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Foodservice fuels global food waste

Over a billion meals a day were wasted globally in 2022 with the foodservice sector the main contributor outside of people’s homes.

In 2022, there were 1.05 billion tonnes of food waste generated throughout the world, including inedible parts, amounting to 132 kilograms per capita and representing almost one-fifth of all food available to people. This is in addition to the 13% of the world’s food lost in the supply chain. Of this wasted food, 60% happened at the household level, with foodservice responsible for 28% and retail 12%.

The data was published in the newly released UNEP Food Waste Index Report 2024, co-authored with WRAP, which is billed as providing the most accurate global estimate on food waste at retail and consumer levels.

As well as damaging the global economy, food waste continues to fuel climate change, nature loss, and pollution. Food loss and waste is estimated to generate 8-10% of annual global greenhouse gas emissions – almost five times that of the aviation sector – and significant biodiversity loss by taking up the equivalent of almost a third of the world’s agricultural land. As of 2022, only 21 countries have included food loss and/or waste reduction in their national climate plans (NDCs).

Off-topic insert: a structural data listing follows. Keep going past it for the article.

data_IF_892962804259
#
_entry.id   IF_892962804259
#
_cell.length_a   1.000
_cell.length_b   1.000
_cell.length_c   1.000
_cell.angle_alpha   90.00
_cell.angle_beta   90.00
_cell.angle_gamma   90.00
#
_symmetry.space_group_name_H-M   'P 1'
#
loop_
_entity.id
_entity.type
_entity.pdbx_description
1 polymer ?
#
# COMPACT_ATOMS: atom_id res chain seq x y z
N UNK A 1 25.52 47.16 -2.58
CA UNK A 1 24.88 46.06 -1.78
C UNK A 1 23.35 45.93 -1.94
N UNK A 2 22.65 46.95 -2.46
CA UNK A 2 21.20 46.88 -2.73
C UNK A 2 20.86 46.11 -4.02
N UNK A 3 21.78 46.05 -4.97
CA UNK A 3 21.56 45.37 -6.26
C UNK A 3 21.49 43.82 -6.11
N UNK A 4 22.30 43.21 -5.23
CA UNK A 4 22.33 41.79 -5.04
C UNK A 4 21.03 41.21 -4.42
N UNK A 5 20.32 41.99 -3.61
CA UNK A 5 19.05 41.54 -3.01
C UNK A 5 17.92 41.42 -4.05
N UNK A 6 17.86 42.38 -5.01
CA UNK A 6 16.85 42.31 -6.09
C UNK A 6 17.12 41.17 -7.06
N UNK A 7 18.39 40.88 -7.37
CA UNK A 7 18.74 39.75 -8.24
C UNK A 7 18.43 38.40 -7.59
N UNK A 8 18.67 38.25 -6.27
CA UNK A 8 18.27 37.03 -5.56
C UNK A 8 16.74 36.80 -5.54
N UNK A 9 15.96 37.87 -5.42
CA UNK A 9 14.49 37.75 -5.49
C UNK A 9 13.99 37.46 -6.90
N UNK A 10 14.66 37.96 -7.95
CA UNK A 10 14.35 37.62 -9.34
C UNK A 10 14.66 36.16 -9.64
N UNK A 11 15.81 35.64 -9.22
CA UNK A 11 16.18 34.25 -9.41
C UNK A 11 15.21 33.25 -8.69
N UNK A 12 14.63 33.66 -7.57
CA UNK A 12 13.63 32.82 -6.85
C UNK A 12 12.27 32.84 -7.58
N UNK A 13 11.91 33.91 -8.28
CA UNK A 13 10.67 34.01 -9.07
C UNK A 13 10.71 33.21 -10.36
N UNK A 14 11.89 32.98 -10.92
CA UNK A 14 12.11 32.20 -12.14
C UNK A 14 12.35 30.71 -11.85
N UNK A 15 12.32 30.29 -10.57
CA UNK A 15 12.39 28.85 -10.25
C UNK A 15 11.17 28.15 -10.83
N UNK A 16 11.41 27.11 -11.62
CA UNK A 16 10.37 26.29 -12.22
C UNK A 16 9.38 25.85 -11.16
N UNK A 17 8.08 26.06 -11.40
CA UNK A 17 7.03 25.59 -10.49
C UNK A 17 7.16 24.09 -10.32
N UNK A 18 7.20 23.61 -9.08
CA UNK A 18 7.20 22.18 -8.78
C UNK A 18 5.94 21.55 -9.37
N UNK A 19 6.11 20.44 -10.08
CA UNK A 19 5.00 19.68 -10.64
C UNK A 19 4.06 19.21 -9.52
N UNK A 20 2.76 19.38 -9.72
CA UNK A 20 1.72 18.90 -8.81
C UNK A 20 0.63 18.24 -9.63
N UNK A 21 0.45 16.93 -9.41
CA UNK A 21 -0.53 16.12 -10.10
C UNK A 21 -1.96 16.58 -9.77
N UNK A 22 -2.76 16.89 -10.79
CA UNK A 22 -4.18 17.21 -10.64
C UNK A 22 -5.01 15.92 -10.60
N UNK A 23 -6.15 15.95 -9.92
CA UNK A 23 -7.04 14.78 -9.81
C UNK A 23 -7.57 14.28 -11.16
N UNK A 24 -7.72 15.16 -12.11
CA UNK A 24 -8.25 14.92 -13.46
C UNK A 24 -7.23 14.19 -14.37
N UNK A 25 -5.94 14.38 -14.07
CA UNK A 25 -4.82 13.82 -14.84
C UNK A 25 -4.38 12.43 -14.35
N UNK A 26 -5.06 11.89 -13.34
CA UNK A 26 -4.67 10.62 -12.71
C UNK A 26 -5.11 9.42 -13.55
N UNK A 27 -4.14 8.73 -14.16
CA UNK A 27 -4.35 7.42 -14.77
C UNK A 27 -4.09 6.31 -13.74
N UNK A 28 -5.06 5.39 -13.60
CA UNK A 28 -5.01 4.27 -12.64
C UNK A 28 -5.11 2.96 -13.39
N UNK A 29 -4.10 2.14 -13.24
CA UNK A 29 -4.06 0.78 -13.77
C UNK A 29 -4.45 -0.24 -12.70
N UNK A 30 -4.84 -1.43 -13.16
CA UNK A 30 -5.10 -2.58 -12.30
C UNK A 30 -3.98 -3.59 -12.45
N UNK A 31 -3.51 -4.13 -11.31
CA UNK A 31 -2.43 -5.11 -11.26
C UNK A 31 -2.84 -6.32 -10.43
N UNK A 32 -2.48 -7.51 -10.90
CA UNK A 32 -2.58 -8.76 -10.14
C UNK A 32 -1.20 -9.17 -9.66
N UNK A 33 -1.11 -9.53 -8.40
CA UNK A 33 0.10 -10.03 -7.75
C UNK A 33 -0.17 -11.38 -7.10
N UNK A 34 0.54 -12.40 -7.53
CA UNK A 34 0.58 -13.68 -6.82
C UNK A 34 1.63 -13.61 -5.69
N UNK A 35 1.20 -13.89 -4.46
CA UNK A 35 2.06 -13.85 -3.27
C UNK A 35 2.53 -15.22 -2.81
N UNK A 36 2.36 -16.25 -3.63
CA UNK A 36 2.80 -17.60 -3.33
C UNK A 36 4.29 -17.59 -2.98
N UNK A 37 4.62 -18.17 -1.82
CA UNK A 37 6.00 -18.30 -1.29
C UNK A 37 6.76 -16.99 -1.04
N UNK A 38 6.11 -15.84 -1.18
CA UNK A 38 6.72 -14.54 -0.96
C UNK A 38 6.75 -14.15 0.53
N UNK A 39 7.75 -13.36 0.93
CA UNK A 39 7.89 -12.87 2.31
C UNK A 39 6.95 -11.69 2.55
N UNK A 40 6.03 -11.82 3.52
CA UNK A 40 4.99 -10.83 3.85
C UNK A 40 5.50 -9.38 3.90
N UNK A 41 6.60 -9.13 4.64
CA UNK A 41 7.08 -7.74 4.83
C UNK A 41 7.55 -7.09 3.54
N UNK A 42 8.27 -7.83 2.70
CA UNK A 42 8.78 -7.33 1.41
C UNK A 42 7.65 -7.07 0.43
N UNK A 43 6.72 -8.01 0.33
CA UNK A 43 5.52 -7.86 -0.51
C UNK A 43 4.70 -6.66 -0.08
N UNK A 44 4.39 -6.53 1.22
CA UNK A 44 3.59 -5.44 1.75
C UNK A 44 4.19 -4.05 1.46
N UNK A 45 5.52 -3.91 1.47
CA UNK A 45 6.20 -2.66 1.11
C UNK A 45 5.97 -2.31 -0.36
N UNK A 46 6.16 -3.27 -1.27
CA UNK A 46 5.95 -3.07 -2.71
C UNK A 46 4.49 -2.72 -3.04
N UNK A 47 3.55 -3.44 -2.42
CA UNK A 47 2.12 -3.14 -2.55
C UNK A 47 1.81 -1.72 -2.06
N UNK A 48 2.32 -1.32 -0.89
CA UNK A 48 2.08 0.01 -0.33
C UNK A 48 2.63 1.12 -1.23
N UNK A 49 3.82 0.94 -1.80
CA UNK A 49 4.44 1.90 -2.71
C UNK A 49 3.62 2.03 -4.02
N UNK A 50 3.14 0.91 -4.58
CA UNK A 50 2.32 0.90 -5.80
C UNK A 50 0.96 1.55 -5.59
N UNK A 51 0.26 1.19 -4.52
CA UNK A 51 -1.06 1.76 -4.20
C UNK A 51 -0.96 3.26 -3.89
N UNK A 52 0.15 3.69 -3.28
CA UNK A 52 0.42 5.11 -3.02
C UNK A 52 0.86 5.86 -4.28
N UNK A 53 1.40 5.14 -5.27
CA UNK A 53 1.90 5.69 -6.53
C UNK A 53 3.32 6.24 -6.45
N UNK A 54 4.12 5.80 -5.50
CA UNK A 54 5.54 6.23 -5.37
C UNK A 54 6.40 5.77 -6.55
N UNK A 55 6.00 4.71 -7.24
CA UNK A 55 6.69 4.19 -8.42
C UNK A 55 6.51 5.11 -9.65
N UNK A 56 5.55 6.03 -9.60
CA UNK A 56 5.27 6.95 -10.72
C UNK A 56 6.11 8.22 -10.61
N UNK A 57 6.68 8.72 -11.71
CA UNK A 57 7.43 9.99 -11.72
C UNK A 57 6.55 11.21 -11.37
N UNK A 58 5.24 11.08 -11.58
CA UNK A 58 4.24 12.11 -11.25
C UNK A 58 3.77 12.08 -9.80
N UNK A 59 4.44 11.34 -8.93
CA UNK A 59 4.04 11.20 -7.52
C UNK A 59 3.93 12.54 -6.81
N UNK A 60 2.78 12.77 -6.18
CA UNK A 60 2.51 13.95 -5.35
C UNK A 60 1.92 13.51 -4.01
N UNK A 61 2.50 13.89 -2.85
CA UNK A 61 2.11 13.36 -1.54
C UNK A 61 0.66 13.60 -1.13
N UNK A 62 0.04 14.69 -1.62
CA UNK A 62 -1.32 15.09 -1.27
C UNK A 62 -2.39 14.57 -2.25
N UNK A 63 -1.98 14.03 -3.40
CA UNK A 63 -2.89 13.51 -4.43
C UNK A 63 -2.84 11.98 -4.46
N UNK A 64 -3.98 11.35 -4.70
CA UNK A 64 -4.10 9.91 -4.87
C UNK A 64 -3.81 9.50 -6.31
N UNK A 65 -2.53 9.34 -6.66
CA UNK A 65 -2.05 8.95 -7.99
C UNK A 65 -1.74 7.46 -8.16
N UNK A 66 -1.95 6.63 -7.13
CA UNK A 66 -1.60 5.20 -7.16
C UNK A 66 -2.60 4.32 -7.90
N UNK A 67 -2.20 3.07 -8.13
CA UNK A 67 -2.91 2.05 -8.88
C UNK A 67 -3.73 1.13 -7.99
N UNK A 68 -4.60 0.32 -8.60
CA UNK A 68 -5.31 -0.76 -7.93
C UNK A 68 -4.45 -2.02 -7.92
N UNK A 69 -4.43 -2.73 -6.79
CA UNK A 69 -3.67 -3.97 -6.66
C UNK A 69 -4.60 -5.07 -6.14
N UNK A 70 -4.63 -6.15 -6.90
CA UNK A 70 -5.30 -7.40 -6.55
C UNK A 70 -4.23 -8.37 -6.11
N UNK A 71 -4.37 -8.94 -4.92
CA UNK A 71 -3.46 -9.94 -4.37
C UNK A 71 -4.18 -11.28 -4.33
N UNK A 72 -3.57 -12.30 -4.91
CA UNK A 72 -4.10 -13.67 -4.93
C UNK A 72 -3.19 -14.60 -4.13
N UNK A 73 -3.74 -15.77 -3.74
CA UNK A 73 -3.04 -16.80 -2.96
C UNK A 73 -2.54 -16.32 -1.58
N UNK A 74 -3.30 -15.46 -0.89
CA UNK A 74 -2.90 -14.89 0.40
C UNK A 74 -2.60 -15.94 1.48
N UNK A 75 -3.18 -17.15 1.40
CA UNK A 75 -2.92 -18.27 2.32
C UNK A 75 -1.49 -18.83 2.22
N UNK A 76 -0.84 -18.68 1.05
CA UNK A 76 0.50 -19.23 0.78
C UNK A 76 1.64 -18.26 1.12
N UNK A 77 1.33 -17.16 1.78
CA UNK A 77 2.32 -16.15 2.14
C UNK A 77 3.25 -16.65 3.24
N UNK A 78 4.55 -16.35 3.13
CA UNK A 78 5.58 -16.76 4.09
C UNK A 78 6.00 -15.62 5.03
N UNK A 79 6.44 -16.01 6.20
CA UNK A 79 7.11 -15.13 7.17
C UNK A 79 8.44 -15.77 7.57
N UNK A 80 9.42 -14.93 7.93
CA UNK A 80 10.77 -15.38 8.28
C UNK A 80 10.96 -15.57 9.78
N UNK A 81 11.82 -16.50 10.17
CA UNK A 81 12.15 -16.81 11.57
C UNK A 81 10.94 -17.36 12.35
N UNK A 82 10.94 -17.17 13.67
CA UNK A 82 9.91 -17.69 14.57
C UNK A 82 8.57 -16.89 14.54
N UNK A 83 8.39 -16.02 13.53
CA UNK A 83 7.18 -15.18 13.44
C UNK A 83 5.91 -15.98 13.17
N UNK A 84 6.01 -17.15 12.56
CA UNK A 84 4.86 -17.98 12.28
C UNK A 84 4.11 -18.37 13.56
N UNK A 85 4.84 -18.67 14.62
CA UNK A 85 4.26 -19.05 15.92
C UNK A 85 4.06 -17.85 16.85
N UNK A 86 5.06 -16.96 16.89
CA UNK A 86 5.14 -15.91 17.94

The data confirmed that food waste is not just a ‘rich country’ problem, with levels of household food waste differing in observed average levels for high-income, upper-middle, and lower-middle-income countries by just 7 kg per capita.

Despite recent improvements in data, UNEP said many low- and middle-income countries continue to lack adequate systems for tracking progress to meeting the sustainable development goal 12.3 ambition of halving food waste by 2030. Only four G20 countries (Australia, Japan, UK and USA) and the European Union have food waste estimates suitable for tracking progress to 2030.

“Food waste is a global tragedy. Millions will go hungry today as food is wasted across the world,” said Inger Andersen, executive director of UNEP. “Not only is this a major development issue, but the impacts of such unnecessary waste are causing substantial costs to the climate and nature. The good news is we know if countries prioritise this issue, they can significantly reverse food loss and waste, reduce climate impacts and economic losses, and accelerate progress on global goals.”